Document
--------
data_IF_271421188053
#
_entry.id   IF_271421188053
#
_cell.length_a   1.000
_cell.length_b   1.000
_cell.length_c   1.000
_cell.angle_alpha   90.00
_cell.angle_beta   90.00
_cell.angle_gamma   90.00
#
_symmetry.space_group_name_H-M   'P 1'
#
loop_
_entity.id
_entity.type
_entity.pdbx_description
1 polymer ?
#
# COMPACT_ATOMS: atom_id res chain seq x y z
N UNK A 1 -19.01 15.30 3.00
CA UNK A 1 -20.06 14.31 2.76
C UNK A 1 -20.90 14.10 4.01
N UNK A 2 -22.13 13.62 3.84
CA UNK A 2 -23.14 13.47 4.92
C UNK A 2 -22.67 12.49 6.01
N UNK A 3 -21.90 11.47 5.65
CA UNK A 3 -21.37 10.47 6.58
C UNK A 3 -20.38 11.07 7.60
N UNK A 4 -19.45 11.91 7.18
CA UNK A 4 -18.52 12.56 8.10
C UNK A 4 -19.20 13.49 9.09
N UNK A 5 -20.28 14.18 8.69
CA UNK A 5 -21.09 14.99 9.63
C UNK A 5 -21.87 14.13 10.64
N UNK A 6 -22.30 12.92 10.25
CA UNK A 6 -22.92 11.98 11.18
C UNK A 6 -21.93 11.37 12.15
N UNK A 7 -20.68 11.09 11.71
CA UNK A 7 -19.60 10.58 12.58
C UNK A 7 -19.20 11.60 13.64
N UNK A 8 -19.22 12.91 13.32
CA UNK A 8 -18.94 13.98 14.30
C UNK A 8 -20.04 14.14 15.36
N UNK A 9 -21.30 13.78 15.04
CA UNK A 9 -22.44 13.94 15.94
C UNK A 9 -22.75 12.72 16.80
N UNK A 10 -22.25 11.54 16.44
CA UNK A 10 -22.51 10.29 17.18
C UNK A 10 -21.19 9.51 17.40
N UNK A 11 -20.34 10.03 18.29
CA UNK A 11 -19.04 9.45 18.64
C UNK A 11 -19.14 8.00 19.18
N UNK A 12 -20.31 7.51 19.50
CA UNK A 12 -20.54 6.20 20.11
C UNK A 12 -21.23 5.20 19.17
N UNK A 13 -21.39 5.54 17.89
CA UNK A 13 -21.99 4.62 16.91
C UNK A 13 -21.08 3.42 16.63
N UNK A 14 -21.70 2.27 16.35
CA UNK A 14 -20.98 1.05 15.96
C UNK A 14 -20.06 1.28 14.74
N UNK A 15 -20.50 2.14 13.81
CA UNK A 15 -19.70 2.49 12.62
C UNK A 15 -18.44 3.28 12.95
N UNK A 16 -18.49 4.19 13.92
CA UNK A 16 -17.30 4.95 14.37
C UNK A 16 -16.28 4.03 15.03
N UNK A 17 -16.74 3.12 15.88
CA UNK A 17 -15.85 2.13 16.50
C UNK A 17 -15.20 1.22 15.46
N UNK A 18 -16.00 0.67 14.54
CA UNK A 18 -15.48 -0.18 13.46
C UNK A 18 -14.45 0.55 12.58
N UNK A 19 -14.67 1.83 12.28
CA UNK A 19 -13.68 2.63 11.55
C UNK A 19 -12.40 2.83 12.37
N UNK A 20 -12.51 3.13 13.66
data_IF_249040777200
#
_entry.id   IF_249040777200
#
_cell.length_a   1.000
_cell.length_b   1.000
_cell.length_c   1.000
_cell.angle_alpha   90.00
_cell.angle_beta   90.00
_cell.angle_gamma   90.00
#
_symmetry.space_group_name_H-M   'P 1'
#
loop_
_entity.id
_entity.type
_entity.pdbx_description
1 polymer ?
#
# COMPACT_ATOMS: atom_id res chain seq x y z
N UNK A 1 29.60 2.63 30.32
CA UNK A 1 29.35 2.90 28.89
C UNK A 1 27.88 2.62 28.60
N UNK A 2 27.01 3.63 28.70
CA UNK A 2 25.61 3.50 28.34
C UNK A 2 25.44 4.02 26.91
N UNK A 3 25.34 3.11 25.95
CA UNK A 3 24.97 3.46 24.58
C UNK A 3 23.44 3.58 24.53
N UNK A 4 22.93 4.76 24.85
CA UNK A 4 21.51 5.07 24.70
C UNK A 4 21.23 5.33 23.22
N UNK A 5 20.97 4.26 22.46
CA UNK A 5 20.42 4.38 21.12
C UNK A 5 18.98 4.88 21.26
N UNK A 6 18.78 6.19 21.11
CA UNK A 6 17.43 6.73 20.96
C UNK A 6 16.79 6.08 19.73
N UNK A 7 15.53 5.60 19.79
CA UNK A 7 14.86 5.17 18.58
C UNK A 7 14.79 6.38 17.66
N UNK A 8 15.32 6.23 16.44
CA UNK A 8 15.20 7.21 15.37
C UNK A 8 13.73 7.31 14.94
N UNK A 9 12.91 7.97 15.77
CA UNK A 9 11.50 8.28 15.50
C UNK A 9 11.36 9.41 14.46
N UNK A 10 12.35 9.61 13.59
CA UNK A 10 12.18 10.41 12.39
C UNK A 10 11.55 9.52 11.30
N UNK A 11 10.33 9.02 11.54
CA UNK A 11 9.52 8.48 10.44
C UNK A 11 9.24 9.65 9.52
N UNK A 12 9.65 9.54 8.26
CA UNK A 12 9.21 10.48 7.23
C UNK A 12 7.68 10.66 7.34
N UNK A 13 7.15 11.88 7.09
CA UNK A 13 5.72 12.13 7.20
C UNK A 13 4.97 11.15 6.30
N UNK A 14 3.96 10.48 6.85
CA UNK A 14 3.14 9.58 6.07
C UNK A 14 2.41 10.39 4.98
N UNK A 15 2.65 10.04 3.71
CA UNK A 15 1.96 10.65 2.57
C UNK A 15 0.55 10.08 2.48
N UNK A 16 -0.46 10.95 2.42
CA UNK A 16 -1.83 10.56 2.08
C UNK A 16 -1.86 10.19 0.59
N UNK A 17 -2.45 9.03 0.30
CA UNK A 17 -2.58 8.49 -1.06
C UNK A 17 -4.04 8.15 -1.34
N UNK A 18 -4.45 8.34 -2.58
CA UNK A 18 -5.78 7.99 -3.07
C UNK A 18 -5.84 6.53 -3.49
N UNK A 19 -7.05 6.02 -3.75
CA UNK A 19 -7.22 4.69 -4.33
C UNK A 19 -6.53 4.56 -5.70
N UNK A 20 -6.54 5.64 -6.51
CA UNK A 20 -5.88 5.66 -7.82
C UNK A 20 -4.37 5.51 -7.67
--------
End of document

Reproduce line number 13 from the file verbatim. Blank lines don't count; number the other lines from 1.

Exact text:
#